In Stress Part 1: Categorize that Stress we pointed out some unhealthy ways that we manifest our stress, from addiction to drinking to smoking to emotional outbursts. And we showed you how most stress management techniques fall into 4 categories: Alter, Avoid, Accept, or Adapt. In Stress: Part 2, we’ll discuss some healthy ways to manage and relieve the stress in your life.
As I mentioned in Part 1, finding relief from stress can be a challenge. You must be willing to make a change and desire to work at that change. As the saying goes, “The right road is not always the easy road.” It is easier to wallow away in self pity, and let the stress wash over you. The hard road is to make the change to better your health and peace of mind.
So let’s discuss some ways that you can reduce stress based on the categories that were mentioned earlier.
Find ways to avoid the thing that stresses you out
- Learn to say no: I know I have a hard time with this one but I have improved. I am learning my limits and saying no when it will produce too much stress, no matter how much I will enjoy the new task. If you do decide to take on something new, then drop a task that takes up an equal amount of time. And no, this does not mean that you can stop cleaning house!
- Avoid people who stress you: If you can, let go of the person who stresses you out. I’ve done it, and it’s one of the hardest things that I have done. Try to do it gracefully. If you can’t let go, at least limit the amount of time you spend with that person.
- Avoid “Hot Button” topics: If having heated discussions about politics, your mother-in-law, abortion, gun control, or the vast amounts of other topics that people feel passionate about, then don’t engage people who will get you all worked up.
- Delegate: If you have too much on your plate, delegate! I taught my boys at a very early age to make their own breakfast, and wash their own laundry. It’s not rocket science to do these tasks. Give your hubby a “honey-do” list, then don’t stress when it’s not done perfectly or quickly.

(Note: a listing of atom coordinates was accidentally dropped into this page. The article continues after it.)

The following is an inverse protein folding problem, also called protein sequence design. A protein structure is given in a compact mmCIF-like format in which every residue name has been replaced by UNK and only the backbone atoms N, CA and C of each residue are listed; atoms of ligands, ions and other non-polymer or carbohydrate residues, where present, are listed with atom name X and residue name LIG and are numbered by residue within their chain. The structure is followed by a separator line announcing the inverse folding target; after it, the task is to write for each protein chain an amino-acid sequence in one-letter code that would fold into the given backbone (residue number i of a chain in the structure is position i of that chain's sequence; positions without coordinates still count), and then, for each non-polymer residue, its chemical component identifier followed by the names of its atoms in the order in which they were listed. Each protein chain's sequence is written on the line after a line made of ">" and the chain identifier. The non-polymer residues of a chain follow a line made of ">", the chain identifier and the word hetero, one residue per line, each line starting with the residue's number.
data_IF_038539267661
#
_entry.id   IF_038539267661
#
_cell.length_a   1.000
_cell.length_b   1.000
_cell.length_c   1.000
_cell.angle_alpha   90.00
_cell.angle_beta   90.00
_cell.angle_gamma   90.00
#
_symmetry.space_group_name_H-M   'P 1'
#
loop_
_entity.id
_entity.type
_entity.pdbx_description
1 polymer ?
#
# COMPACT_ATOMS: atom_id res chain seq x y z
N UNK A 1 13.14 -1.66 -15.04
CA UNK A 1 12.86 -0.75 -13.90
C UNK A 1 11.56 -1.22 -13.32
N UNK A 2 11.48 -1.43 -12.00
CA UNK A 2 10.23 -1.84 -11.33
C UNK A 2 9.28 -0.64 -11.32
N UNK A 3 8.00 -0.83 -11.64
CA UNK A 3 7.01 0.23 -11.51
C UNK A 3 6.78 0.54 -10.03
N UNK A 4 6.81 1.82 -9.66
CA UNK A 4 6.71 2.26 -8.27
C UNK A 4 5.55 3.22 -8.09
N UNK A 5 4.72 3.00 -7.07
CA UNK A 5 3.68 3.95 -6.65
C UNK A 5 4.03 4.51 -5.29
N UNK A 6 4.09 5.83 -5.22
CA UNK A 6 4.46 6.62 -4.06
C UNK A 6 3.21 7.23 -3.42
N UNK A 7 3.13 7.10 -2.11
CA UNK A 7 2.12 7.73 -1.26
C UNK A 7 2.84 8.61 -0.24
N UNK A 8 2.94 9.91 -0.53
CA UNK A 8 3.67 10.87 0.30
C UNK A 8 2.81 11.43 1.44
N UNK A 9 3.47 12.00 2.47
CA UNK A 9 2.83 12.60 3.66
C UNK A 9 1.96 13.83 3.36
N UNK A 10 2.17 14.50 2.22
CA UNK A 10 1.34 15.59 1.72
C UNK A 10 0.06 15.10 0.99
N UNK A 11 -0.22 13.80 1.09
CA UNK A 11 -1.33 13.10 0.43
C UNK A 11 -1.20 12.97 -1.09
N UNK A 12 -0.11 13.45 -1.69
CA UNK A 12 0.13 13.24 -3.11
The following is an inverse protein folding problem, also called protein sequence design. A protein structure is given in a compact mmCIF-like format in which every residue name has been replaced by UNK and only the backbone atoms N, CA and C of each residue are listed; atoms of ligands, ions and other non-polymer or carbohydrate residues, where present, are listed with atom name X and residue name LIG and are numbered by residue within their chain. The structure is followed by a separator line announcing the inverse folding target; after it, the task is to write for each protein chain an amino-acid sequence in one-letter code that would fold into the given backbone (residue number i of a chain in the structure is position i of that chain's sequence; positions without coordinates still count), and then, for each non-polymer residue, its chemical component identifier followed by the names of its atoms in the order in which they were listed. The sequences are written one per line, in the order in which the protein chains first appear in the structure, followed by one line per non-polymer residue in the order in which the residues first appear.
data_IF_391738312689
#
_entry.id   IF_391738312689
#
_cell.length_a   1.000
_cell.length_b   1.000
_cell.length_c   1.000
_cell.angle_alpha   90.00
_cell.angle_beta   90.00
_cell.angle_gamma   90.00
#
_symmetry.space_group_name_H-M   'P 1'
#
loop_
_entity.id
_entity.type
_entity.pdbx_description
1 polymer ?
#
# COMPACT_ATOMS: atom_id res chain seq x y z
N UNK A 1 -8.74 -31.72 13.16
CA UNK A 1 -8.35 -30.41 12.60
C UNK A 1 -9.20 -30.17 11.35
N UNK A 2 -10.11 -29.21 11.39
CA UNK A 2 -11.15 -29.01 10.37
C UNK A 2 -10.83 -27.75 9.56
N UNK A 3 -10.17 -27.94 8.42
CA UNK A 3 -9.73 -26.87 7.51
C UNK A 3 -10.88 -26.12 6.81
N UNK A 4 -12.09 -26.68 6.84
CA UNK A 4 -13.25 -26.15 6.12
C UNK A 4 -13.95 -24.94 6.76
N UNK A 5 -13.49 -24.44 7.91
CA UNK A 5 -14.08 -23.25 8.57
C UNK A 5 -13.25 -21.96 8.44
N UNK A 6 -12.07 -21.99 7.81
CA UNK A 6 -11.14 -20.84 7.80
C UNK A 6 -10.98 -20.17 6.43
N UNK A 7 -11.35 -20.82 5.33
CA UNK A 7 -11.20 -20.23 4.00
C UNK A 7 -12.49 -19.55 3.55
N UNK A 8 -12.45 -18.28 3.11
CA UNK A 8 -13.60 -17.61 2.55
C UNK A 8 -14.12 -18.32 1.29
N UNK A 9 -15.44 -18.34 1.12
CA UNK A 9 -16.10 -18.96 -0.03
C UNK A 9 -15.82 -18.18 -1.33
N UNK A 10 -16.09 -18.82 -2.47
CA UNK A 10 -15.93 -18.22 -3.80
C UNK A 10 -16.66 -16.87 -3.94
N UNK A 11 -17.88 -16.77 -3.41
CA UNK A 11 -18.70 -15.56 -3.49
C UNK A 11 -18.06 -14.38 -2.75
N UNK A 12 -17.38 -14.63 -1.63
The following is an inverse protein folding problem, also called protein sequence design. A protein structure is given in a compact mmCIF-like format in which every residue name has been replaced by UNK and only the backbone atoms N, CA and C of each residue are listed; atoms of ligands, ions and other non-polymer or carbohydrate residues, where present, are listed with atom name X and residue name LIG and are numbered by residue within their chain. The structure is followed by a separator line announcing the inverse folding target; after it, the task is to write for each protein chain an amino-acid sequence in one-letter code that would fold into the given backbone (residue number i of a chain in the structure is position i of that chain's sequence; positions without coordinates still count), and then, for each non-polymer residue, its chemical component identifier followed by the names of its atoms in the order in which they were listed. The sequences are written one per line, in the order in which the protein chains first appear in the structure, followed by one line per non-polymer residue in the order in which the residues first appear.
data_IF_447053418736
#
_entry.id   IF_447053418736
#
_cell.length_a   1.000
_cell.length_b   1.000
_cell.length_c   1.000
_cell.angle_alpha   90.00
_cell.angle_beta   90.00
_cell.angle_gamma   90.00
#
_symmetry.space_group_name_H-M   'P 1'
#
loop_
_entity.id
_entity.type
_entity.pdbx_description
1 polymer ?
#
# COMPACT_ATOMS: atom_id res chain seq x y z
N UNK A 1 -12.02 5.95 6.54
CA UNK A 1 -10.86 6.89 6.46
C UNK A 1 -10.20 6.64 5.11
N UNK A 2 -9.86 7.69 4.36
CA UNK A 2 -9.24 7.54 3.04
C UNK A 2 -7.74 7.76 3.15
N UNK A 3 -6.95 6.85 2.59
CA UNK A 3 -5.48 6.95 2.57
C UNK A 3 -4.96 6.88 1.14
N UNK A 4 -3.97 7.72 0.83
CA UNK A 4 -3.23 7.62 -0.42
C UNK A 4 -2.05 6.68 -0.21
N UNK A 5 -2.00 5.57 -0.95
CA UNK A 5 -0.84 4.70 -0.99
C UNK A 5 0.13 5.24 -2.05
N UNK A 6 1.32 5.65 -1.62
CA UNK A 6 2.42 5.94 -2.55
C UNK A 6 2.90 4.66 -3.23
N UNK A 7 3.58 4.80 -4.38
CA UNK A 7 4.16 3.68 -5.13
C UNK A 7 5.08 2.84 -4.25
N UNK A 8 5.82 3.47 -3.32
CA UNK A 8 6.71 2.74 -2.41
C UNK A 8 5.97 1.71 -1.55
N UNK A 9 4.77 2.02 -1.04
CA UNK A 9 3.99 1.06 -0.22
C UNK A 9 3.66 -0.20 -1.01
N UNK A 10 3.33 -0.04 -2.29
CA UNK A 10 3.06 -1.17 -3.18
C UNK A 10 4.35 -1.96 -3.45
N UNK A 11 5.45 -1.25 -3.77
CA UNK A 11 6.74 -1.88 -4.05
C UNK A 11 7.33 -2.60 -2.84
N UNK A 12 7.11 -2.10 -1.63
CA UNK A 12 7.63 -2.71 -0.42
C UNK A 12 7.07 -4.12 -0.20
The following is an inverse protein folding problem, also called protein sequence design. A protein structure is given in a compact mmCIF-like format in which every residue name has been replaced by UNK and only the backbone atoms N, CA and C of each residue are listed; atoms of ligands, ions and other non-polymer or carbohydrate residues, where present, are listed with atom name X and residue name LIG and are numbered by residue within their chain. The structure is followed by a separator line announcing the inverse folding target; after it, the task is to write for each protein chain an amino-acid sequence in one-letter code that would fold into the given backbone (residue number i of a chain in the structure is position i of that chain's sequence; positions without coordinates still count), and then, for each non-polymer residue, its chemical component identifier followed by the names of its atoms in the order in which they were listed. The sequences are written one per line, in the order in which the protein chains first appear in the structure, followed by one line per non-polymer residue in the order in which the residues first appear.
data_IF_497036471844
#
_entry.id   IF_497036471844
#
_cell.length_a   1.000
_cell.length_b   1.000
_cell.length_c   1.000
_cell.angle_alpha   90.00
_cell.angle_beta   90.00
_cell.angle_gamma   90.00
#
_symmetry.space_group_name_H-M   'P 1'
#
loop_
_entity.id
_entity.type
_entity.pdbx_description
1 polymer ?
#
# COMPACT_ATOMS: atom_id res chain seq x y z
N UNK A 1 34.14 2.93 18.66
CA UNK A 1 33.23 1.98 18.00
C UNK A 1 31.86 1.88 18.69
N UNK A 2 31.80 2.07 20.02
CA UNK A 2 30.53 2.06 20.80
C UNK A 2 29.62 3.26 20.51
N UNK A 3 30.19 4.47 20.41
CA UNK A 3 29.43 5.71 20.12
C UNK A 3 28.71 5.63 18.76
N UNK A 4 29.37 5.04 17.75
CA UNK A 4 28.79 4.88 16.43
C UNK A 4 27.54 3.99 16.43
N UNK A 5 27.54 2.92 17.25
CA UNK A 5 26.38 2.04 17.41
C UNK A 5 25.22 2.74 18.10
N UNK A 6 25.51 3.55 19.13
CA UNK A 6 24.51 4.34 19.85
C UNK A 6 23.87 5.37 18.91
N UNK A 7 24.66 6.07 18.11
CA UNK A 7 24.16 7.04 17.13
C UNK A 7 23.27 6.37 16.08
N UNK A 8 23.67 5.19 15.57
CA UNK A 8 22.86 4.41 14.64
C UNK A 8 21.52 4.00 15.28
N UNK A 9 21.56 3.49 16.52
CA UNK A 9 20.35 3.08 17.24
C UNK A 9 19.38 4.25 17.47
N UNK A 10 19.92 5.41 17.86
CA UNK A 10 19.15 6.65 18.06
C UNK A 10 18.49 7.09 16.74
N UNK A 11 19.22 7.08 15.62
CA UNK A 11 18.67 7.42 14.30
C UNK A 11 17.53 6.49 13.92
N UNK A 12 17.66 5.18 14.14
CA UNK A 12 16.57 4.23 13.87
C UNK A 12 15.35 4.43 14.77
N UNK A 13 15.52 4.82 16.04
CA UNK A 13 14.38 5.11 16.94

- Control your environment: Sometimes the evening news is just too depressing, so we turn it off and watch something else. Try taking a less traveled commute home if bumper-to-bumper traffic drives you nuts. Hate to shop? (I can’t imagine, but I guess some of you don’t) Then order online. Even groceries can be bought online these days.
Some suggestions to avoid stress
- Take action! Go out and change the world instead of sitting back doing nothing
- Just say no! to that additional task
- Turn off the TV.
- Don’t answer that phone call
- Organize your time
- Take a different route
- Delegate to others
Find ways to change the situation that stresses you out
- Talk!: If someone has upset you, then talk to them. I am not confrontational, but I do know holding feelings inside will cause illness and resentment. Clear the air and make a fresh start.
- Compromise: Do you get stressed out when your kids don’t clean their room according to your standards? Or demand your way or no way? Life is a give and take, so give a little, especially if you’re expecting another to compromise.